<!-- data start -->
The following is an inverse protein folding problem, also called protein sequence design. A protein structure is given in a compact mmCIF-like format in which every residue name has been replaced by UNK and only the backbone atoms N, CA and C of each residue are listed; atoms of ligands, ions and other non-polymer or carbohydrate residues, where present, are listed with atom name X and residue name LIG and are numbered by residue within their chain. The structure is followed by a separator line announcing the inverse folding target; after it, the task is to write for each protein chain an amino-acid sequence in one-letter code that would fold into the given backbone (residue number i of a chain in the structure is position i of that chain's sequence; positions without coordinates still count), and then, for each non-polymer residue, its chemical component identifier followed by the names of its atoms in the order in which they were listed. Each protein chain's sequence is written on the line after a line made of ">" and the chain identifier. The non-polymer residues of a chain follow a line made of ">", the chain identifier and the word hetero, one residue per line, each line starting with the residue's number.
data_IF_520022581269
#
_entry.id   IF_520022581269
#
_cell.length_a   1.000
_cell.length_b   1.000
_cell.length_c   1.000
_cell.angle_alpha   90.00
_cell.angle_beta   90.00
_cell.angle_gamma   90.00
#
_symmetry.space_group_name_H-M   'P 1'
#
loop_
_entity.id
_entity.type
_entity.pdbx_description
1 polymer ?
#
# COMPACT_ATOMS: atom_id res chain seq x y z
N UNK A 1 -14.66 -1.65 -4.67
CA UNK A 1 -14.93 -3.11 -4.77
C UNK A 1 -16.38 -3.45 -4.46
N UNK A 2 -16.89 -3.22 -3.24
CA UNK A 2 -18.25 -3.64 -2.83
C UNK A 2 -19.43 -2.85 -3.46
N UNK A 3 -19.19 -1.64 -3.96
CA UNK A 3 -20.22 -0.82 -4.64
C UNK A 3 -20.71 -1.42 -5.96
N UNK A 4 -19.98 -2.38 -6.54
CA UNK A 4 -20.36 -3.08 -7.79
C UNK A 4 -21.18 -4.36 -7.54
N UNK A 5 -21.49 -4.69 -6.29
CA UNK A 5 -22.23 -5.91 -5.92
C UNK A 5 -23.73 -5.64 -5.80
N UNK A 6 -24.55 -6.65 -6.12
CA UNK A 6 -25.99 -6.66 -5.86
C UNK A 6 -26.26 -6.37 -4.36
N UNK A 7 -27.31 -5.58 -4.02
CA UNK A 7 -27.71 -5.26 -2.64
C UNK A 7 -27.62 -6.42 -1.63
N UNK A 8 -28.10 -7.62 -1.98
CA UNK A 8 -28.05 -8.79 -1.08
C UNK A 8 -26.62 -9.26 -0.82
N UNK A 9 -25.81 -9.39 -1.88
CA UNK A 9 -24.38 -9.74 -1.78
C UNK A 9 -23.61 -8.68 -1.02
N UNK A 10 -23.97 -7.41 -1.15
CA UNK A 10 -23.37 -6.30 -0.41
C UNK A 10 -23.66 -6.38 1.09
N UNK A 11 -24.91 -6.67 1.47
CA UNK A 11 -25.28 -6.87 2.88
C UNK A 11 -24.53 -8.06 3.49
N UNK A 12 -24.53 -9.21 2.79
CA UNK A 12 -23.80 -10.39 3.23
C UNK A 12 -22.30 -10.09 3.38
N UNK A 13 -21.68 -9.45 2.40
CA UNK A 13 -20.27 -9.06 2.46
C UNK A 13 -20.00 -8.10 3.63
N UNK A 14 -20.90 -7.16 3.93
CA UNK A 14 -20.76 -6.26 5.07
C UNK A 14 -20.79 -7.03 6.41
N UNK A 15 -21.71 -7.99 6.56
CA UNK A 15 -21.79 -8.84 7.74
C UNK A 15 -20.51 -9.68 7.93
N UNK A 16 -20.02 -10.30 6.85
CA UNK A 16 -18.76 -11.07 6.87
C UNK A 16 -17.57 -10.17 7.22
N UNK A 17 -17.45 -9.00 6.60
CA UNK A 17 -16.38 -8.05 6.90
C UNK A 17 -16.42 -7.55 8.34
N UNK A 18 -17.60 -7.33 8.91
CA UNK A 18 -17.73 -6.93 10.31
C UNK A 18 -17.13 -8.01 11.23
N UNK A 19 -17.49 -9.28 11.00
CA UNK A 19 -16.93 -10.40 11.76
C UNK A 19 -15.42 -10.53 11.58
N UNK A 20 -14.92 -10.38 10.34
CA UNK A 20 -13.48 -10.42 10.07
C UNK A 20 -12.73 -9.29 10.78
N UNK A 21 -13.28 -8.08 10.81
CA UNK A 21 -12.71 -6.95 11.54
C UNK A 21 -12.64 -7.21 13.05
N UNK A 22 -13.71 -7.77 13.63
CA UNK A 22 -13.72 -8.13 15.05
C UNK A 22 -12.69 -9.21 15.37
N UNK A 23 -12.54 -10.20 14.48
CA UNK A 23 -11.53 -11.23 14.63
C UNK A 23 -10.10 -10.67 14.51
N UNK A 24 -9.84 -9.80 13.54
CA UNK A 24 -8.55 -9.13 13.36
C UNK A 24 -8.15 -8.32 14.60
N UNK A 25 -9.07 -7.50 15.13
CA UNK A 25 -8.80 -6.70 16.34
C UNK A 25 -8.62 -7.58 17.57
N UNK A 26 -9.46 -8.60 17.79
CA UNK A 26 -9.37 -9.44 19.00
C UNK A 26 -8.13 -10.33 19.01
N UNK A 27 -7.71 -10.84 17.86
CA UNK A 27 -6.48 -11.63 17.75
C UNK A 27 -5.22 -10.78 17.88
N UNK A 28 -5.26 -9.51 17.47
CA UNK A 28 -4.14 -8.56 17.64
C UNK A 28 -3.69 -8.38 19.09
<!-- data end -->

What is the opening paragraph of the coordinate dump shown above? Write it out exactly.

The following is an inverse protein folding problem, also called protein sequence design. A protein structure is given in a compact mmCIF-like format in which every residue name has been replaced by UNK and only the backbone atoms N, CA and C of each residue are listed; atoms of ligands, ions and other non-polymer or carbohydrate residues, where present, are listed with atom name X and residue name LIG and are numbered by residue within their chain. The structure is followed by a separator line announcing the inverse folding target; after it, the task is to write for each protein chain an amino-acid sequence in one-letter code that would fold into the given backbone (residue number i of a chain in the structure is position i of that chain's sequence; positions without coordinates still count), and then, for each non-polymer residue, its chemical component identifier followed by the names of its atoms in the order in which they were listed. Each protein chain's sequence is written on the line after a line made of ">" and the chain identifier. The non-polymer residues of a chain follow a line made of ">", the chain identifier and the word hetero, one residue per line, each line starting with the residue's number.